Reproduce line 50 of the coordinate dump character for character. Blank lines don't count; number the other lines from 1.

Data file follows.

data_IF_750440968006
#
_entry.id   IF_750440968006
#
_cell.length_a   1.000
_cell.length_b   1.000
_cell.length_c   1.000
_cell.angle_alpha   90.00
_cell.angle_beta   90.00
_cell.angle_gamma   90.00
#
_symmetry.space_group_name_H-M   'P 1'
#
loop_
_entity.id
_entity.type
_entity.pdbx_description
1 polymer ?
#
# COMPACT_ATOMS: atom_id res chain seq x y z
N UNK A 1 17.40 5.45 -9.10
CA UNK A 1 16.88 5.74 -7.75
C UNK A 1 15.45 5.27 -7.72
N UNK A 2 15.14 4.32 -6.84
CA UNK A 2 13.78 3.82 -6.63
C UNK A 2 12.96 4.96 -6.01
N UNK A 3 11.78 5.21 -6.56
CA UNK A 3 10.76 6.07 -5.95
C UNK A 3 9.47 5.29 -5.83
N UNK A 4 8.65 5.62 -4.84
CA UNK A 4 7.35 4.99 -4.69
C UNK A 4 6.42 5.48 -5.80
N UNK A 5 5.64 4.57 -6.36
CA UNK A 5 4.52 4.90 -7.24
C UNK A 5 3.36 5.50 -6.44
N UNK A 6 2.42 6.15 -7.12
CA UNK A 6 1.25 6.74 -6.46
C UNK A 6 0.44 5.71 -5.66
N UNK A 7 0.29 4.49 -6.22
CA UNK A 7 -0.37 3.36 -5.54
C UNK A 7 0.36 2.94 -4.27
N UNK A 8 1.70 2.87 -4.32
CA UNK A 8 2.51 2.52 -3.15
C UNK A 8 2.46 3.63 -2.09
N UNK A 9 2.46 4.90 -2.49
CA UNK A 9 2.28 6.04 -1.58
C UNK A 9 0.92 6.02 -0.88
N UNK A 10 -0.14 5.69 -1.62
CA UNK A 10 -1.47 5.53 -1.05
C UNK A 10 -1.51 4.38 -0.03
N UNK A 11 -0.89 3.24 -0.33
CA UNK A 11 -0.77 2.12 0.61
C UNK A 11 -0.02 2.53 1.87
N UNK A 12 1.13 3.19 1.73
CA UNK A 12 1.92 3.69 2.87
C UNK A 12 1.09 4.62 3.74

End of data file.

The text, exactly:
C UNK A 10 -1.51 4.38 -0.03